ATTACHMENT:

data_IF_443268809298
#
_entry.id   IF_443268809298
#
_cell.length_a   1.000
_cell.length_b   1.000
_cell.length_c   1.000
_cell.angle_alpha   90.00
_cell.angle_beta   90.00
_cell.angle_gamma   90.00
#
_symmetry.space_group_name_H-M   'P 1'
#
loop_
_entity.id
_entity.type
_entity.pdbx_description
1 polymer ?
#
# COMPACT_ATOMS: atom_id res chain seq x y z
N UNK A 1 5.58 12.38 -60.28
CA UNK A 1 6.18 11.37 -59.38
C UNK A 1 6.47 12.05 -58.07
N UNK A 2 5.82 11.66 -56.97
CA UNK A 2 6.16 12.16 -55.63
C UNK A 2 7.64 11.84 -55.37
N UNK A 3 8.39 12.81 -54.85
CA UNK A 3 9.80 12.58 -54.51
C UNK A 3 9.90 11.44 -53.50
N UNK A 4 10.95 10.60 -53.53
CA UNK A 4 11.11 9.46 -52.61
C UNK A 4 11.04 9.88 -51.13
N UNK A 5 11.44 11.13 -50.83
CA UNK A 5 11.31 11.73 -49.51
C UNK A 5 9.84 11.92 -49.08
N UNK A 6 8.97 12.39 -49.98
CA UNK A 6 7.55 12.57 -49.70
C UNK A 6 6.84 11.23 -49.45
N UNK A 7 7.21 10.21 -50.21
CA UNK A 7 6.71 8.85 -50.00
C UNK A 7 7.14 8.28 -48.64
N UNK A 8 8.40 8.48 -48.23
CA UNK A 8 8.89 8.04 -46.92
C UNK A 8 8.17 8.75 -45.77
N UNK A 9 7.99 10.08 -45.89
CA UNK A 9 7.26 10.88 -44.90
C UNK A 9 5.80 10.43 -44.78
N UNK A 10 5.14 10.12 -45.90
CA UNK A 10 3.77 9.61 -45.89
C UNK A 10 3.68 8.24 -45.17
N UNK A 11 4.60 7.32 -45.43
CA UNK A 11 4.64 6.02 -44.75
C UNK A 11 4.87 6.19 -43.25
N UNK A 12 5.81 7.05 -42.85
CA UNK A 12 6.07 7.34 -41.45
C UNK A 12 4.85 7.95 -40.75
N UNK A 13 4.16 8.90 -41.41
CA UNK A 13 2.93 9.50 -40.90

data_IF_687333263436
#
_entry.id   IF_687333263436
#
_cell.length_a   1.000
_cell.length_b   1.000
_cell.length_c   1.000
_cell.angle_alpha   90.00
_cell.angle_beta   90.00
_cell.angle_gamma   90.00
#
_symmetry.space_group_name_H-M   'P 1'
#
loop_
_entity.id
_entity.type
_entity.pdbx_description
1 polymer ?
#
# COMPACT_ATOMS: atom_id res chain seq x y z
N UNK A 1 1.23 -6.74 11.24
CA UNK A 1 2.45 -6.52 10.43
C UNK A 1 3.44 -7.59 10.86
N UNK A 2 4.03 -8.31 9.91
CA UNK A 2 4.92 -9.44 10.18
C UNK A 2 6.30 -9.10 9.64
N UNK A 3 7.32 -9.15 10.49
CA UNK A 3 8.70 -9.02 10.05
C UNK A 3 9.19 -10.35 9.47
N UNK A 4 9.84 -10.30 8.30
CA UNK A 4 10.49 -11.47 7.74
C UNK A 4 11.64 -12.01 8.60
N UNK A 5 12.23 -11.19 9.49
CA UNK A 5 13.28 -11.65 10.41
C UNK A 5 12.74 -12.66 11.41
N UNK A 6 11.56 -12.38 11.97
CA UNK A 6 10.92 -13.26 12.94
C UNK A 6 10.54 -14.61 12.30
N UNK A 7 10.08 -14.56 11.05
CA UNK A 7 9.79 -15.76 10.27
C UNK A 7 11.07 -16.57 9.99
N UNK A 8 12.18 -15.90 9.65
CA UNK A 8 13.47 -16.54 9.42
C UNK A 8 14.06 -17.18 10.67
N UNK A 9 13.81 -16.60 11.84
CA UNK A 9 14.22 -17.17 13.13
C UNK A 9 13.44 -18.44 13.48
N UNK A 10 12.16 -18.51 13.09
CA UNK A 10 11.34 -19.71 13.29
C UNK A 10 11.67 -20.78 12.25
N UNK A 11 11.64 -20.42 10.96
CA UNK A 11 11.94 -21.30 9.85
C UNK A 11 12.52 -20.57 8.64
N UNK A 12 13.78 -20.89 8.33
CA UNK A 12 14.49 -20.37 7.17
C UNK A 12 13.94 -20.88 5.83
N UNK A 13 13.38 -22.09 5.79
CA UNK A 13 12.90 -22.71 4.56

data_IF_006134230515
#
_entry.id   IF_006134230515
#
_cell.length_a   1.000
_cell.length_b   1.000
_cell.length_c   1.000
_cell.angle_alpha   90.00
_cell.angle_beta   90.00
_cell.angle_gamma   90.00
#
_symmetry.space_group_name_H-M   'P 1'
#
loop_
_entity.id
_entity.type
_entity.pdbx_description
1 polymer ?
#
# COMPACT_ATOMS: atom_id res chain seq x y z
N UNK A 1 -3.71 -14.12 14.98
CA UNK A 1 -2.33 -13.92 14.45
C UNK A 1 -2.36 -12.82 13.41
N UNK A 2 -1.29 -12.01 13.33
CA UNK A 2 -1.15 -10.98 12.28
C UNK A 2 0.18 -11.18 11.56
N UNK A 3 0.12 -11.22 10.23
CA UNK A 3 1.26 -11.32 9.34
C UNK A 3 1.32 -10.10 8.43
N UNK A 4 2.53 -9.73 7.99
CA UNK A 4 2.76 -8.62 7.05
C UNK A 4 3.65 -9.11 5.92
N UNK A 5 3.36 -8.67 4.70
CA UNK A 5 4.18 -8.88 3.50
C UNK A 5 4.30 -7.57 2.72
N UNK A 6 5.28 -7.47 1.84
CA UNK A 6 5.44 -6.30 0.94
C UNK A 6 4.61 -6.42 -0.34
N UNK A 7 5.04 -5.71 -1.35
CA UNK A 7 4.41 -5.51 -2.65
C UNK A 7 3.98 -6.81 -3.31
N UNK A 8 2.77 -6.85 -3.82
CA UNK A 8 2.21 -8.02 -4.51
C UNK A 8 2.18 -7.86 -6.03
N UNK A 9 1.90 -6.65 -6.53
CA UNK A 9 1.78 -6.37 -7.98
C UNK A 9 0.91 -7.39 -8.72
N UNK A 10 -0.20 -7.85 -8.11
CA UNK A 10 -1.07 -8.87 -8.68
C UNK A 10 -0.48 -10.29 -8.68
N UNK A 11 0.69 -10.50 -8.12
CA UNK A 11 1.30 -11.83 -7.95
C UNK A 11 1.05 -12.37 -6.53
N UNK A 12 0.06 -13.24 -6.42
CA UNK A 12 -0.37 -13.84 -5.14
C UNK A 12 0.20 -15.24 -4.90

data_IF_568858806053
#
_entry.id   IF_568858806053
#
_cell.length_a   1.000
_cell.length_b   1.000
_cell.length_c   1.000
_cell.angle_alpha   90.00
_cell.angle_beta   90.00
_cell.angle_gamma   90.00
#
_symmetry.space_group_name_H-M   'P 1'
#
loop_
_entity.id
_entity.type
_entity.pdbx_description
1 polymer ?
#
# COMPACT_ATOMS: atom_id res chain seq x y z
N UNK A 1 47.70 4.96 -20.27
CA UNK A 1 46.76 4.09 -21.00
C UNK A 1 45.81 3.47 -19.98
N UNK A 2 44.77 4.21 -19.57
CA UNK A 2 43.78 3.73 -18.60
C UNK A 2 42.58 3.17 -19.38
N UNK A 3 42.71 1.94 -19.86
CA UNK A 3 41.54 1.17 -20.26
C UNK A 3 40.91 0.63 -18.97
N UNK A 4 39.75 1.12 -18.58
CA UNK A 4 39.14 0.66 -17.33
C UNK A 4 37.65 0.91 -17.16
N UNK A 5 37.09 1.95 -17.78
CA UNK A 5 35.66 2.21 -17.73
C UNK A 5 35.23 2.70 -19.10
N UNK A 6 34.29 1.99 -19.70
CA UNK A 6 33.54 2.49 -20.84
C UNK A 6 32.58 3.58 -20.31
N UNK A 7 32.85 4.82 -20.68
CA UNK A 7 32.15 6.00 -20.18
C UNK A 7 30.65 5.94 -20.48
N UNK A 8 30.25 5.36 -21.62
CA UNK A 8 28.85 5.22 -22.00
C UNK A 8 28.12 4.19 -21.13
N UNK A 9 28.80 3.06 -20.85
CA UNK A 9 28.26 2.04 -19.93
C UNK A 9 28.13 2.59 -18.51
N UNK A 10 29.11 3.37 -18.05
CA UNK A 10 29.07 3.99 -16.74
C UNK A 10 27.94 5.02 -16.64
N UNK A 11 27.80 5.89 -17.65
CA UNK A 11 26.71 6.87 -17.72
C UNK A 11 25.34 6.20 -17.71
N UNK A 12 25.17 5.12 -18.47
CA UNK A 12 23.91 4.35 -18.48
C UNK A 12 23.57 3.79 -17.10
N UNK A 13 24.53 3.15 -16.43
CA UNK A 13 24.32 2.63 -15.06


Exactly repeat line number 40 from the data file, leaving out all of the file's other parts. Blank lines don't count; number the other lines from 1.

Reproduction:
CA UNK A 7 6.71 8.85 -50.00